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I have a few arrays of the same length. I want to sort the first array, and make all the others array "sort" accordingly. For example, if the first array is (7,2,9) the second is ("seven","two","nine") and the third is ("VII","II","IX") after the sort (ascendingly according to the first array values) we will have (2,7,9) ("two","seven","nine") and ("II","VII","IX").

How can I do that?

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I'd use a complex data structure for this data instead (Array of Arrays, Array of Hashes or maybe a Hash of Arrays/Hashes). –  MvanGeest Aug 1 '10 at 13:52

4 Answers 4

up vote 5 down vote accepted

Re-organize the data to a single array for sorting:

my @a = ([7, "seven", "VII"], [2, "two", "II"], ..);
@a = sort { $a->[0] <=> $b->[0] } @a;

Then recreate the original arrays:

my(@a1, @a2, @a3);

for (@a) {
    push @a1, shift @$_;
    push @a2, shift @$_;
    push @a3, shift @$_;
}  
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While I agree with eugene y and MvanGeest that usually the best answer is to switch to another data structure, sometimes you might want parallel arrays (or at least, might not be able to avoid them), and there actually is a way to sort parallel arrays in parallel. It goes like this:

my @nums = (7, 2, 9);
my @names = qw(seven two nine);
my @roman = qw(VII II IX);

my @sorted_indices = sort { $nums[$a] <=> $nums[$b] } 0..$#nums;
@$_ = @{$_}[@sorted_indices] for \(@nums, @names, @roman);

That is, generate a list of the indices that correspond to all of the arrays, and then sort them according to the order that will put the "primary" array in order. Once we have the sorted list of indices, re-order all of the arrays to match.

The final line could be written out longhand as

@nums = @nums[@sorted_indices];
@names = @names[@sorted_indices];
@roman = @roman[@sorted_indices];

but I tried to reduce the amount of copy-paste necessary, even at the cost of some slightly hairy syntax. The More You Know...

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1  
+1 Slick. Suggests the idea of a general function along these lines: sub sort_parallel_arrays { my ($comparator, @arrays) = @_; ... }. –  FMc Aug 1 '10 at 15:59
    
+1 Very cool indeed! –  David B Aug 1 '10 at 17:18

I know you've already accepted an answer, and there are other really good answers here, but I would propose something different: don't duplicate your data. You only need to keep track of the arabic -> roman mapping once -- why store what are essentially duplicate arrays of numbers, and sort every one? Just sort the master list and look up the other values in a reference array as needed:

my @roman = qw(0 I II III IV V VI VII VIII IX X);
my @text = qw(zero one two three four five six seven eight nine ten);

my @values = (7, 2, 9);
my @sorted_values = sort @values;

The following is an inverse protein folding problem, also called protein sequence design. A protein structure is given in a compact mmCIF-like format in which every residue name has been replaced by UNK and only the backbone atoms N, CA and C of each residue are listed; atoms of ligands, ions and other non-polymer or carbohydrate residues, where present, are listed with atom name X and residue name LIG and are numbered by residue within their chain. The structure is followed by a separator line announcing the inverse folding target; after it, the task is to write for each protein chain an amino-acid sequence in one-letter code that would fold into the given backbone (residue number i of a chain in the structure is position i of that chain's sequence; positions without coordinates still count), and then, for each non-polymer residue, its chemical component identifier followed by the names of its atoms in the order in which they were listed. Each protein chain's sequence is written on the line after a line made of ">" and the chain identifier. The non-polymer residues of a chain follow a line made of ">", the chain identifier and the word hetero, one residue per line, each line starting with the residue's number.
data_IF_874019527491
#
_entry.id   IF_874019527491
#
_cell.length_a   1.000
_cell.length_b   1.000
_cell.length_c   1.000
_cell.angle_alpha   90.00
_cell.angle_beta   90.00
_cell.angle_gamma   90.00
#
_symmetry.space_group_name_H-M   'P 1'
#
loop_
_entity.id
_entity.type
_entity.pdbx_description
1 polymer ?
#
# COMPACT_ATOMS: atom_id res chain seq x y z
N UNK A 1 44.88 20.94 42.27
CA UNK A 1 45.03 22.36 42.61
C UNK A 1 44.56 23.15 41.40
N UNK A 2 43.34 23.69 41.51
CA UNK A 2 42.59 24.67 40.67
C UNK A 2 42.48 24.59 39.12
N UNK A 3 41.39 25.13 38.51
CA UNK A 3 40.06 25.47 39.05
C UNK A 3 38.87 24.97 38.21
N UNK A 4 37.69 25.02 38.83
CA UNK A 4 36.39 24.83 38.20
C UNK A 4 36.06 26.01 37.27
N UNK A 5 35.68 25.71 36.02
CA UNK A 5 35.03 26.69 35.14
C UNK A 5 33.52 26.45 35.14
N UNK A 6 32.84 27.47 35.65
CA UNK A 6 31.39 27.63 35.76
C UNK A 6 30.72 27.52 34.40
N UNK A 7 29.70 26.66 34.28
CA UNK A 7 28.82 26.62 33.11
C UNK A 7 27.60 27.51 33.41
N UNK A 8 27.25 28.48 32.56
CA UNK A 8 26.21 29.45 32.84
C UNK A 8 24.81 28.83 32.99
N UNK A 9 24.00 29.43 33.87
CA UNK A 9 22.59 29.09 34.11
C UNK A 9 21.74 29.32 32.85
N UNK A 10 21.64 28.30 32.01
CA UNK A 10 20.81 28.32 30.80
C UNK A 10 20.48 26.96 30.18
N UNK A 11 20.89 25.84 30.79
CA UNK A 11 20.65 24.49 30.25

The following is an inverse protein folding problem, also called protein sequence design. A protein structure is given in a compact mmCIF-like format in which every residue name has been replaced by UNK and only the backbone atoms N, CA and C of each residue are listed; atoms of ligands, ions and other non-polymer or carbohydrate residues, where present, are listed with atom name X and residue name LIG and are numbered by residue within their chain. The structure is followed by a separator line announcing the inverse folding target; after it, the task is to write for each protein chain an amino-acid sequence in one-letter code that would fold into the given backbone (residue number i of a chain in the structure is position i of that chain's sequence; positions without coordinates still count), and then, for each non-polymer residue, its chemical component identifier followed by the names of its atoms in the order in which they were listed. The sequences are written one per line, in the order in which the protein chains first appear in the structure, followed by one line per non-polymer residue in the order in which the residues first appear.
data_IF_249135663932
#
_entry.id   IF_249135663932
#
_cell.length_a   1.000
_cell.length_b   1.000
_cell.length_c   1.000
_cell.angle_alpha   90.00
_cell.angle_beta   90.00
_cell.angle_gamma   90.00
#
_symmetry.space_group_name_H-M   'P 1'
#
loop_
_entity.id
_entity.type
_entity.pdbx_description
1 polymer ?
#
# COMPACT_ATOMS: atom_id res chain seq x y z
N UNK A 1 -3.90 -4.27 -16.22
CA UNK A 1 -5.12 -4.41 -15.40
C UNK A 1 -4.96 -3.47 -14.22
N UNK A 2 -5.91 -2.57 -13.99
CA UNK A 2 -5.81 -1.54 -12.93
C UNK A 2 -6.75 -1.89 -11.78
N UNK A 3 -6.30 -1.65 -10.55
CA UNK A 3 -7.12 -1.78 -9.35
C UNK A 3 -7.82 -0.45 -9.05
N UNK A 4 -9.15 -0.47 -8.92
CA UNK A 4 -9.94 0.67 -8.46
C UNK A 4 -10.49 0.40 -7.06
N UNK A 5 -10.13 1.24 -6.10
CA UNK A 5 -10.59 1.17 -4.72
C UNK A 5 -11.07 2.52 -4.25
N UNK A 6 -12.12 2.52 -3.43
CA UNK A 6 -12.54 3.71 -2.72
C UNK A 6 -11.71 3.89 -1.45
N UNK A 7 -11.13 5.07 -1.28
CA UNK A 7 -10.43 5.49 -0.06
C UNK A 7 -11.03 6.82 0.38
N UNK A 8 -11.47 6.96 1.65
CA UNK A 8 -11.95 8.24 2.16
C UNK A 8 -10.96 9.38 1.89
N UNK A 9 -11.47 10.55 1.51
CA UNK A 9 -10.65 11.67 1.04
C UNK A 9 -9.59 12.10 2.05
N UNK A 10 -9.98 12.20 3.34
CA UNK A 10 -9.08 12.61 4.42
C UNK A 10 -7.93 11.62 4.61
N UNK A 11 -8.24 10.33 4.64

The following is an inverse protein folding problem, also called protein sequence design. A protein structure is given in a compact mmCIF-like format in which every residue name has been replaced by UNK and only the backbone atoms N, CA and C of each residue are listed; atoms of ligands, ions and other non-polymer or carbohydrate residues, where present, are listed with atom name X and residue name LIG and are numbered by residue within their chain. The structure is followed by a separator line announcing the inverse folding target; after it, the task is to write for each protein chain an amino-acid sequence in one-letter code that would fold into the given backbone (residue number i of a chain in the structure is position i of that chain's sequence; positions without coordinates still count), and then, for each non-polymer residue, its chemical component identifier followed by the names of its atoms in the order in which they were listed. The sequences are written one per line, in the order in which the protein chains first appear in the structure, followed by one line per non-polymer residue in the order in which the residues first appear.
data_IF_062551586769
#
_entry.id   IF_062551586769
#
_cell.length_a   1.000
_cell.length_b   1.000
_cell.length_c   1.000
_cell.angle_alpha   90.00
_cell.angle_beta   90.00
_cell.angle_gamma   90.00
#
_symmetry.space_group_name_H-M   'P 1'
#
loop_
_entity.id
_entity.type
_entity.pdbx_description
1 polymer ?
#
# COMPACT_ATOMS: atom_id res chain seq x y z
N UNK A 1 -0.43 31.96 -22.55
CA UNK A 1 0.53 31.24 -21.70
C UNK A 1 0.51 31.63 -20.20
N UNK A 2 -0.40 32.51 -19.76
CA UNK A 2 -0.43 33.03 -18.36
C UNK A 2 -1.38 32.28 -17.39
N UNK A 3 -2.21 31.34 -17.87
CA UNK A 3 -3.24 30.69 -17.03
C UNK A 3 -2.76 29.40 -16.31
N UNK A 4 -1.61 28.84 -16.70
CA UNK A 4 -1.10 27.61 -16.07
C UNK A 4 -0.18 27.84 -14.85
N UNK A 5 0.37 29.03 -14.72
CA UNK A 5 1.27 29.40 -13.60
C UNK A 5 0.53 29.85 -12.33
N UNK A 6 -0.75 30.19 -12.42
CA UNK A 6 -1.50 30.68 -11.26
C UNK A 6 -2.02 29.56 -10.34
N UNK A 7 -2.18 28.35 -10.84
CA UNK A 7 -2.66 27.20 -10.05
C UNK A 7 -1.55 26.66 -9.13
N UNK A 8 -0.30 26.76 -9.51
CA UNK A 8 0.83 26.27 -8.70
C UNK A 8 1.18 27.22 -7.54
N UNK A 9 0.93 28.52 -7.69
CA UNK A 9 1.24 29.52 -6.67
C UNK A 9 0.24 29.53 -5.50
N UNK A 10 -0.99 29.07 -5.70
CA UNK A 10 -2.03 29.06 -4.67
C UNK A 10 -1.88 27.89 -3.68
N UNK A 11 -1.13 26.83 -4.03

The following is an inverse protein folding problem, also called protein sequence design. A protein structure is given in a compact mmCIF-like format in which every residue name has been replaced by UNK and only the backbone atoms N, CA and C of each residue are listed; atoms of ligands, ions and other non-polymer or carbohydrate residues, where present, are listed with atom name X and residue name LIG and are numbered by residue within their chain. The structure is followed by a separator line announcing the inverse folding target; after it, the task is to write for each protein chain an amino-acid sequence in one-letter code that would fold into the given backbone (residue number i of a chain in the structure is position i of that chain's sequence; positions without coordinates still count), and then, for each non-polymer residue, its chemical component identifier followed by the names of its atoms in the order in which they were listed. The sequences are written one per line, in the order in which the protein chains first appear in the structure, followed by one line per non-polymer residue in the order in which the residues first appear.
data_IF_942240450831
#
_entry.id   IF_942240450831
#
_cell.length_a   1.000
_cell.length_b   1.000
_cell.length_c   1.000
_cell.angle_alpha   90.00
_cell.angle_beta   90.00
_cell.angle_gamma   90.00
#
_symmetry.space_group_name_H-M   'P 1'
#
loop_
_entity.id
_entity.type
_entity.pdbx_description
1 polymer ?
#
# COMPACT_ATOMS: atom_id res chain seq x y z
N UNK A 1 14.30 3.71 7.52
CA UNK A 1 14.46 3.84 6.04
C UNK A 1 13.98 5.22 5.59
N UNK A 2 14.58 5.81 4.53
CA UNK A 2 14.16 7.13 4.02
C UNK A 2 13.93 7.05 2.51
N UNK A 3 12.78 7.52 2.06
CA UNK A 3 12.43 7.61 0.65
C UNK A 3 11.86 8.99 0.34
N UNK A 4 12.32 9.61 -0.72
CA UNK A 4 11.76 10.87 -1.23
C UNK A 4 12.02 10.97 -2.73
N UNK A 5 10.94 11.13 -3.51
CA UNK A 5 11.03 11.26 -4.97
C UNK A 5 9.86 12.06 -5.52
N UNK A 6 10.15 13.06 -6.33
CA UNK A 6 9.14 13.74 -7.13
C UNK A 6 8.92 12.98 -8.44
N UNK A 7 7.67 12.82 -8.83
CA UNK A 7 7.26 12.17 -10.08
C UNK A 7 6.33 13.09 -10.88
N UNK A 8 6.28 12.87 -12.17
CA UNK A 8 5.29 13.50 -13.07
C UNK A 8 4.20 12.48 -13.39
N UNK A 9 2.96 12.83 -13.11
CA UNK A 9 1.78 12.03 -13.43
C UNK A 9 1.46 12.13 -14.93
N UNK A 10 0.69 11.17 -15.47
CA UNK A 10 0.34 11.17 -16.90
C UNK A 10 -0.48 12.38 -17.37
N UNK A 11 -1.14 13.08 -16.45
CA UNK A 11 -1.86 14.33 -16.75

my @sorted_roman = map { $roman[$_] } @sorted_values;
my @sorted_text = map { $text[$_] } @sorted_values;

use Data::Dumper;
print Dumper(\@sorted_values, \@sorted_roman, \@sorted_text);

prints:

$VAR1 = [
          2,
          7,
          9
        ];
$VAR2 = [
          'II',
          'VII',
          'IX'
        ];
$VAR3 = [
          'two',
          'seven',
          'nine'
        ];

In a real environment, I would suggest using libraries to perform the Roman and textual conversions for you:

use Roman;
my @sorted_roman = map { roman($_) } @sorted_values;

use Lingua::EN::Numbers 'num2en';
my @sorted_text = map { num2en($_) } @sorted_values;
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+1: That's quite similar to hobbs' suggestion, but with a cleaner syntax, isn't it? –  David B Aug 2 '10 at 6:27
1  
@David: not really; hobbs's approach still stores the lists of numbers in each format, sorts the numeric ones and then uses the indexes of those as a guide to sort the others. I abandon storing lists of the other values entirely, and simply look them up from a master conversion table (or external conversion module) afterwards. If you're sorting things that need to be sorted at the same time, but you can't easily convert from one to the other (i.e. you need to store both versions), hobbs's approach is the way to go, but otherwise, use a lookup table. –  Ether Aug 2 '10 at 15:23

As you are discovering, maintaining parallel arrays can be a hassle and error prone. An alternative approach is to keep related information together.

use strict;
use warnings;

# One array-of-hashes instead of three parallel arrays.
my @numbers = (
    { arabic => 7, text => 'seven', roman => 'VII' },
    { arabic => 2, text => 'two',   roman => 'II'  },
    { arabic => 9, text => 'nine',  roman => 'IX'  },
);

@numbers = sort { $a->{arabic} <=> $b->{arabic} } @numbers;
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